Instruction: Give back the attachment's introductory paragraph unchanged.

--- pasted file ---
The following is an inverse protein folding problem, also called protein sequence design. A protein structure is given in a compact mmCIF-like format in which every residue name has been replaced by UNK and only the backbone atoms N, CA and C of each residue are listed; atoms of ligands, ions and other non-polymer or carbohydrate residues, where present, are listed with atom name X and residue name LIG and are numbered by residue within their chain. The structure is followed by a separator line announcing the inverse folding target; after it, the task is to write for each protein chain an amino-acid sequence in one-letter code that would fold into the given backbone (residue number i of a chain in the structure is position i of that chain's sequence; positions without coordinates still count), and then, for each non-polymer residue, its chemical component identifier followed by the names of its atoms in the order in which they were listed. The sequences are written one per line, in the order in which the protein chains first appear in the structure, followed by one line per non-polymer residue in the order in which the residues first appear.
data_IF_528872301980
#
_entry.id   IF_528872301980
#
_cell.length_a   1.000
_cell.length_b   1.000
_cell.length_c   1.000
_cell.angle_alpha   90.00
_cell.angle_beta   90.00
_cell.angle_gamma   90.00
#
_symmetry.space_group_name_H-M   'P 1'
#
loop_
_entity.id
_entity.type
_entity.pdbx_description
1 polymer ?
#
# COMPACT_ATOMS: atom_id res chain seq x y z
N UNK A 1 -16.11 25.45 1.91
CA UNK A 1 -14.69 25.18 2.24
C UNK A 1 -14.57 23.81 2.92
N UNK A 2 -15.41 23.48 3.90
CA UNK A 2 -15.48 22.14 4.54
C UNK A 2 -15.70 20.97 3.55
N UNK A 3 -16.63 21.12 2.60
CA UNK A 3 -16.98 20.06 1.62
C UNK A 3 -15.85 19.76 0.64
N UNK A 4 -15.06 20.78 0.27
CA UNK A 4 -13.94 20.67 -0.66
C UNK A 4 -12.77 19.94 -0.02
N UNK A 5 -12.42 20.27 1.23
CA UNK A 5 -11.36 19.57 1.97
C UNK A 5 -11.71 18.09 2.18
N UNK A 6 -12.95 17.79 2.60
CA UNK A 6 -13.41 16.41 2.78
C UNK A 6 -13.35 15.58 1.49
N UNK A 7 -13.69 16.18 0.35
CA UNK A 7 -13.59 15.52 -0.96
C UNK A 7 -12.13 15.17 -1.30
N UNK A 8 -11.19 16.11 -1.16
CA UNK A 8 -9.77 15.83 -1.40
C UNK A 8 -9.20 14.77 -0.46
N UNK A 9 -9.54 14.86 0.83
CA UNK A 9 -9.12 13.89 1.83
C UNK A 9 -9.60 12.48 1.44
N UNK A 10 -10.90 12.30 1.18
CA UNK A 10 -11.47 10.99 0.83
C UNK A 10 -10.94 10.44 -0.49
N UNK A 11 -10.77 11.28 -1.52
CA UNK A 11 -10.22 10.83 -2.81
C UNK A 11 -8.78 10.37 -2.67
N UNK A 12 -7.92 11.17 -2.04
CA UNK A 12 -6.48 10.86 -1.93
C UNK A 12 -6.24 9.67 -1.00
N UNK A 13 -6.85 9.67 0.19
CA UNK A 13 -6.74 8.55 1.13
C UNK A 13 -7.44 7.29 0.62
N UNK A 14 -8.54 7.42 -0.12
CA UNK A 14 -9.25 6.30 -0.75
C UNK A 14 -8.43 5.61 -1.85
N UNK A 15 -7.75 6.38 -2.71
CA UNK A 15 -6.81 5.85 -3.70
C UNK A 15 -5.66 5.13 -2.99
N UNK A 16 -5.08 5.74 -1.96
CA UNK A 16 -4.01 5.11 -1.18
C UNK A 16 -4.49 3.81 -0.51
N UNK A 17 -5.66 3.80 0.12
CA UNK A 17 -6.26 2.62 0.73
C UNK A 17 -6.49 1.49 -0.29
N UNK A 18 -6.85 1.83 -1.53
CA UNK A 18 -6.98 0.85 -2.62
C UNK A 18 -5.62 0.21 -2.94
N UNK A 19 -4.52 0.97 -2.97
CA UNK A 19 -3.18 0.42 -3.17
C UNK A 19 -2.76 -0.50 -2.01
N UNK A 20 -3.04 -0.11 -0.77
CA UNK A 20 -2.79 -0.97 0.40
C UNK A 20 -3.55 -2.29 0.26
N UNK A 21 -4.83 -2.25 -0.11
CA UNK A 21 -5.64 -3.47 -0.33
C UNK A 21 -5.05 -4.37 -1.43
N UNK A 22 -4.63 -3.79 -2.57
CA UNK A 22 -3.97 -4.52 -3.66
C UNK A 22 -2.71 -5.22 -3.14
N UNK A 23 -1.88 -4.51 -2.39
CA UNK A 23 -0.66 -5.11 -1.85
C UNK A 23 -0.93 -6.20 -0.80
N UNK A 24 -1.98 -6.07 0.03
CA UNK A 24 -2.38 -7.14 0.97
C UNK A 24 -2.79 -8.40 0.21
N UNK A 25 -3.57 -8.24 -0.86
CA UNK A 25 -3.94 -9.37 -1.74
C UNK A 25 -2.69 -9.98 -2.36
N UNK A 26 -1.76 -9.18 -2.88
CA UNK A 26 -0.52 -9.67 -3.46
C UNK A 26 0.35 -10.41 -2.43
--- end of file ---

The following is an inverse protein folding problem, also called protein sequence design. A protein structure is given in a compact mmCIF-like format in which every residue name has been replaced by UNK and only the backbone atoms N, CA and C of each residue are listed; atoms of ligands, ions and other non-polymer or carbohydrate residues, where present, are listed with atom name X and residue name LIG and are numbered by residue within their chain. The structure is followed by a separator line announcing the inverse folding target; after it, the task is to write for each protein chain an amino-acid sequence in one-letter code that would fold into the given backbone (residue number i of a chain in the structure is position i of that chain's sequence; positions without coordinates still count), and then, for each non-polymer residue, its chemical component identifier followed by the names of its atoms in the order in which they were listed. The sequences are written one per line, in the order in which the protein chains first appear in the structure, followed by one line per non-polymer residue in the order in which the residues first appear.